If You Had Been Here

“If you had been here…”

I don’t think words have been repeated so often to God as those five. Neither have they ever been said with anything less than strong emotion or deep pain. Maybe you’ve gone through something you thought was almost unbearable, or you’ve lost certain things you aren’t able to get back. Maybe, like the original speakers of those words, someone you care most about has passed away, and though you prayed for their healing and you asked God to come in and fix things, it didn’t seem like He showed up in time.

It’s hard for me to imagine a scenario where I’d yell at God. I think a kind of reverence has been so hardwired into my head at this point it seems like a sin to complain directly to God, yet I have no problem complaining when I’m not praying. I’ll grumble and moan about a situation, sure, but most of the time I’ll try to suck it up, tough it out, and wait until things get better. No one likes a person who complains without a solution to their problems, but if I’m complaining, I’m generally too mad to think of one. The farthest I typically get in my solution making is, “take the problem away and things will get better.” It’s less about moving forward to something better and more about going back to when things were already good. Besides, thinking of a solution means dealing with a lot of “ifs,” and if there’s anything I like, it’s thinking about what is or has been, or the things that are known to work, not what could or might be.

Unfortunately for me, the Bible presents a much different picture to dealing with problems. Go back to the words at the beginning of this post, “if you had been here.” These are first spoken in John 11, where, after the death of their brother Lazarus, both Mary and Martha tell Jesus, “Lord, if you had been here, my brother would not have died.” Think about how this statement compares to how I tend to deal with problems. You can’t get around the tone of the words themselves. I can’t hear these words being said without a faint sense of accusation in them. I try to think of a situation where I would tell God, “if you had been here, [insert hypothetical here],” and I don’t think I could do it without also telling Him how He’s wronged me or how He should apologize for not doing what I thought He would do.

This is the polar opposite of shutting up and dealing with it. At least Martha added that she believed in Jesus as she cried to Him; Mary just laid her pain on Him and left it there. There’s nothing to soften the blow, nothing to ease into it, just, “you could have fixed this.” I couldn’t tell my own parents something like that without feeling guilty, and I’d certainly expect them to give a reasonable justification for whatever I was blaming them for. All that’s left is finding out I was mistaken in the first place and apologizing for placing the blame one someone else.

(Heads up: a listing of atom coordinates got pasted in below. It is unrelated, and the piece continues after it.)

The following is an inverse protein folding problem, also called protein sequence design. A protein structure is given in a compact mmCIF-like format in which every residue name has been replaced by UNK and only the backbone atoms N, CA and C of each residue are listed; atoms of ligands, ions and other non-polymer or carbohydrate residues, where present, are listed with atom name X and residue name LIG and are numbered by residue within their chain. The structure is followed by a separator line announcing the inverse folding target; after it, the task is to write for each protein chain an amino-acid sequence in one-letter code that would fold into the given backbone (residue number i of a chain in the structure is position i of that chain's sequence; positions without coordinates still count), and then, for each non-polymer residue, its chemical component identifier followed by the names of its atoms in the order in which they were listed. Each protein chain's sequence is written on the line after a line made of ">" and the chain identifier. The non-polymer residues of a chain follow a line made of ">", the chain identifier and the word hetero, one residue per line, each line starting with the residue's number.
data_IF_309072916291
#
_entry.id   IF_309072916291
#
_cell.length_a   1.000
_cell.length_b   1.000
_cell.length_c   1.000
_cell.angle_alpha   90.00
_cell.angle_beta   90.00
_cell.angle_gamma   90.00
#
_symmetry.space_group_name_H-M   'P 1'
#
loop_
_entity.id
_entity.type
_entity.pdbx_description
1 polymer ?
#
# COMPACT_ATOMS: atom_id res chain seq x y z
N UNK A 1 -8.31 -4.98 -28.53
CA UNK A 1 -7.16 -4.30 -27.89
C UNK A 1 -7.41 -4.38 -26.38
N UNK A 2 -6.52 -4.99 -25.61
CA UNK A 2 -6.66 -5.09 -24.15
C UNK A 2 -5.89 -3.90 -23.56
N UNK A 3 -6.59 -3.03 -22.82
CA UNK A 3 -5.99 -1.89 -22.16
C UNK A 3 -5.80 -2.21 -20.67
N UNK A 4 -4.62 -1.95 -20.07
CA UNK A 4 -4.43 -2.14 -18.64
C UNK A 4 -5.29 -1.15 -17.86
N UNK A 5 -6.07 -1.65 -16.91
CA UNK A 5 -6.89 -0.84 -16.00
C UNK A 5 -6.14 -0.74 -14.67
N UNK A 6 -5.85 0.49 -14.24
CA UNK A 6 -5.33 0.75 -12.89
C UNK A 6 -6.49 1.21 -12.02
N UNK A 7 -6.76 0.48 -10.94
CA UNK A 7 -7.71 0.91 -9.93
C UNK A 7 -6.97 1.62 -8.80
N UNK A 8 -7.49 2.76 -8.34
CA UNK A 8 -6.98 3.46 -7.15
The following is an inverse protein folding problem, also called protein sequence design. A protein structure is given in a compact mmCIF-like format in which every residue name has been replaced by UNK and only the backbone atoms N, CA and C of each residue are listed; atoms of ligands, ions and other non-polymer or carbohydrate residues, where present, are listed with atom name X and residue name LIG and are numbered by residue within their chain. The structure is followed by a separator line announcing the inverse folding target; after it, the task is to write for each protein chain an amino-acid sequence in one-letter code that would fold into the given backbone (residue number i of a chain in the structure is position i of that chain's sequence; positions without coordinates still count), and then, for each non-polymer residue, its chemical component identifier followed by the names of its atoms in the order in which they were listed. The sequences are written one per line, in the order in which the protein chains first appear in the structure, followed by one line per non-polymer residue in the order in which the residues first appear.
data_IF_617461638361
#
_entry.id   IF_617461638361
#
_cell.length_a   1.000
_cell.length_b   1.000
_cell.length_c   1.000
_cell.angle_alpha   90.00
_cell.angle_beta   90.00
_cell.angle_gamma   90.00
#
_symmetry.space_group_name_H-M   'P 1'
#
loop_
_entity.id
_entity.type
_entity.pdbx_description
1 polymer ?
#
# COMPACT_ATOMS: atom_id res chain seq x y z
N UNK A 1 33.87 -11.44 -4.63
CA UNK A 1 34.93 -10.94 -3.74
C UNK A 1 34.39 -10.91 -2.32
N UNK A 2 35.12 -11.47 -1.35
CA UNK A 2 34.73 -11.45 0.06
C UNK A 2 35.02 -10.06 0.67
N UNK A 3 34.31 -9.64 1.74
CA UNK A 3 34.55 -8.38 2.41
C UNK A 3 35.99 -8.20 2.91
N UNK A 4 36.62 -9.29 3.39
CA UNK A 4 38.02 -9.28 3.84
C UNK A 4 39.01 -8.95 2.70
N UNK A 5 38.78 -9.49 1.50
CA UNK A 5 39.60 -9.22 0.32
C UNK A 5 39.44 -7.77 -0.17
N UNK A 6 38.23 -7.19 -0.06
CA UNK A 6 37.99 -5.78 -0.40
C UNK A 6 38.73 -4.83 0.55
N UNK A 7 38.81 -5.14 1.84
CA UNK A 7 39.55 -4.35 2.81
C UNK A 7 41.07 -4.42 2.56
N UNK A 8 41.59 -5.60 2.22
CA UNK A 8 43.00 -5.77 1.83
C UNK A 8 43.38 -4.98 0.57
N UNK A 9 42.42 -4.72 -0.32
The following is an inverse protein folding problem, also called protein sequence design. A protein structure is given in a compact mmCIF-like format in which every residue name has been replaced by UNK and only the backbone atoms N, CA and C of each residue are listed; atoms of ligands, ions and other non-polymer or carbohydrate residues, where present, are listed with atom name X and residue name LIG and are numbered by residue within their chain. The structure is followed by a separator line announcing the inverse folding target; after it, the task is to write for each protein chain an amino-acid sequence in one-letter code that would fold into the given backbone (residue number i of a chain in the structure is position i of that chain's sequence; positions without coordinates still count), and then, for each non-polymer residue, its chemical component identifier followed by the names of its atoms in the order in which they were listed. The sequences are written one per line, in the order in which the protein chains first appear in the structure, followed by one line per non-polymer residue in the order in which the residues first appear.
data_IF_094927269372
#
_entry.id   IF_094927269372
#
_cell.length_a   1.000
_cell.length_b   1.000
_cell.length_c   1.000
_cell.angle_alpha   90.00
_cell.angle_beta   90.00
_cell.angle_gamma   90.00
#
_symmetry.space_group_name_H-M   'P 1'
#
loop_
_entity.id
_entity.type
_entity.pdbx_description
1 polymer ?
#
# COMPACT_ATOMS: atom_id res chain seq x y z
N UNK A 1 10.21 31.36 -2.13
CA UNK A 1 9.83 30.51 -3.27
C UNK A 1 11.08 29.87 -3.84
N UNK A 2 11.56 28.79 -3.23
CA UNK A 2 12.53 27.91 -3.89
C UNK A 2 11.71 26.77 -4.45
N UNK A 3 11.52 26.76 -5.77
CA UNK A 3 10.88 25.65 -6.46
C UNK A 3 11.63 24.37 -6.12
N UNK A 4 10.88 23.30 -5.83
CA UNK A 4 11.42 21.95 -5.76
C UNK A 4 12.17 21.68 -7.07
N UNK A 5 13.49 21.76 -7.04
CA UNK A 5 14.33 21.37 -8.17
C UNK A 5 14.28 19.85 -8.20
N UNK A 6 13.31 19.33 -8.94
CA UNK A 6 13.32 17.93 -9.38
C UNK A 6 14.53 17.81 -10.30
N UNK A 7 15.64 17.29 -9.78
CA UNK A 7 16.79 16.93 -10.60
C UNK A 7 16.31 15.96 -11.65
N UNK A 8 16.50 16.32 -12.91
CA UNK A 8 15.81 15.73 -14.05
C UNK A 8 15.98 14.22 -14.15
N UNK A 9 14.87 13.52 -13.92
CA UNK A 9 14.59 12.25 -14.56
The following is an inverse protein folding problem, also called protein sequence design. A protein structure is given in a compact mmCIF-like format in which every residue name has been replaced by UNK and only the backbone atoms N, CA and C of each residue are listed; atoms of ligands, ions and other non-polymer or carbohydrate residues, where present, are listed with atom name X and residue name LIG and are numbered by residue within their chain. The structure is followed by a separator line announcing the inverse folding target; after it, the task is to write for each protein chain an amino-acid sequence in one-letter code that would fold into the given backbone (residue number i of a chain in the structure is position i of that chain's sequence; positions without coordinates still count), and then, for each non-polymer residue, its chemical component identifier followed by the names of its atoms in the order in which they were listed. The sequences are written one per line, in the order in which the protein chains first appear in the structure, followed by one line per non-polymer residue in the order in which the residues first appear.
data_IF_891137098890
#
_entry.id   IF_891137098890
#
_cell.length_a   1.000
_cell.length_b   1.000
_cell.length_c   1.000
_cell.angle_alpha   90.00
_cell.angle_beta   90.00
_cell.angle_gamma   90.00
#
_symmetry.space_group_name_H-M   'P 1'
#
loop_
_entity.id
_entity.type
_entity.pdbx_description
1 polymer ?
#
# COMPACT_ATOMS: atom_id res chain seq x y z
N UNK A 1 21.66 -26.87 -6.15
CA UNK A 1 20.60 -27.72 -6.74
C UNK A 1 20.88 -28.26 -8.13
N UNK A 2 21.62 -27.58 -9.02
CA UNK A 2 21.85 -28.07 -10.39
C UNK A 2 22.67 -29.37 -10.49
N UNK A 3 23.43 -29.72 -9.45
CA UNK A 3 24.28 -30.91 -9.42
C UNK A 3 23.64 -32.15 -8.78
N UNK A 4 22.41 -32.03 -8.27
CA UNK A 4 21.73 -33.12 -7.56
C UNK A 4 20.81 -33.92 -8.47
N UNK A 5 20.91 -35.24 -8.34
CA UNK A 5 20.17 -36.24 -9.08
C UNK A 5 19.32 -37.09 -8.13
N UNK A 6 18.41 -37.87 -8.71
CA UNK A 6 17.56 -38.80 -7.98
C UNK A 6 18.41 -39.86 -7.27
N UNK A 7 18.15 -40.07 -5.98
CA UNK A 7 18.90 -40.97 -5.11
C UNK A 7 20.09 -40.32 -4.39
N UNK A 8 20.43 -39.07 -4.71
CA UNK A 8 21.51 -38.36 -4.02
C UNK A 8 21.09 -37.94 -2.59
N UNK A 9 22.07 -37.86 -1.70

Thankfully, Jesus doesn’t do things the way I would do them. Though He has a plan from the very beginning (see vs. 11-15), He doesn’t rebuke the sisters for their cries to Him. He doesn’t offer a defense for His actions or reprimand the sisters for not trusting Him. In verse 35, John shows He even weeps with them. Instead of seeing Jesus do all the things He justifiably could do, we see Him do one of the last things we’d expect from the God of the universe: He takes it. He comforts those in pain. He cries with them for more than a few reasons. In the end, He proves Himself to be the God who raises the dead.

We’re not told whether the sisters were right or wrong for confronting Jesus about what could have been. What we do see, though, is the effect it has. In Psalm 62:8, David writes, “Trust in Him at all times, O people; pour out your hearts before Him; God is a refuge for us.” From all the scripture I have read, I have yet to find a single verse that advocates for the way I deal with problems. Stoicism is the last thing the Bible peddles. We’re called to pour out our hearts to God, not stifle everything down. Rugged, emotionless suffering is the least supported position for dealing with your problems in the Bible, yet it’s one of the most sought temperaments in our culture, keeping a stiff upper lip and handling whatever comes your way.

It’s not wrong to tell God how you feel. It might be wrong to say “if you were here, such a thing would have happened” if you actually have the pride to believe that you could predict whatever would change, but even that’s a problem from the pride, not the sad feeling or the confrontation. It’s not wrong to be unhappy with the way things are, even if you believe that God made it that way.

When He heard that Lazarus was sick, Jesus stayed where He was specifically to bring Lazarus back from the dead. From Jesus’ perspective, every part of the story played out for a purpose, from His own waiting until Lazarus’s death to raising him as He did, and He states the purpose clearly enough, “It is for the glory of God, that the Son of God might be glorified through it.” In all His purposes, he never blames Mary or Martha for how they feel.

Sometimes, life throws us a curve ball. I used to believe that the best way to handle it was to go along with it, to accept it as fate even if I hated it. I have come to believe, however, that God actually cares about how I feel, and even wants me to tell Him, even if I’m mad or hurt and have a problem with the way He’s done something. It doesn’t mean that I’m right, or that He actually has wronged me, or that I deserve some kind of apology. It means that God is still kind and good when I don’t understand what’s going on. It means it’s okay to tell God, “if you had been here.”

At the very least, you’ll know He’s with you then, and He’ll comfort you in the way you need comfort, as He did with Mary and Martha.

And who knows? Jesus surprised everyone when He raised Lazarus from the dead. He may surprise you too.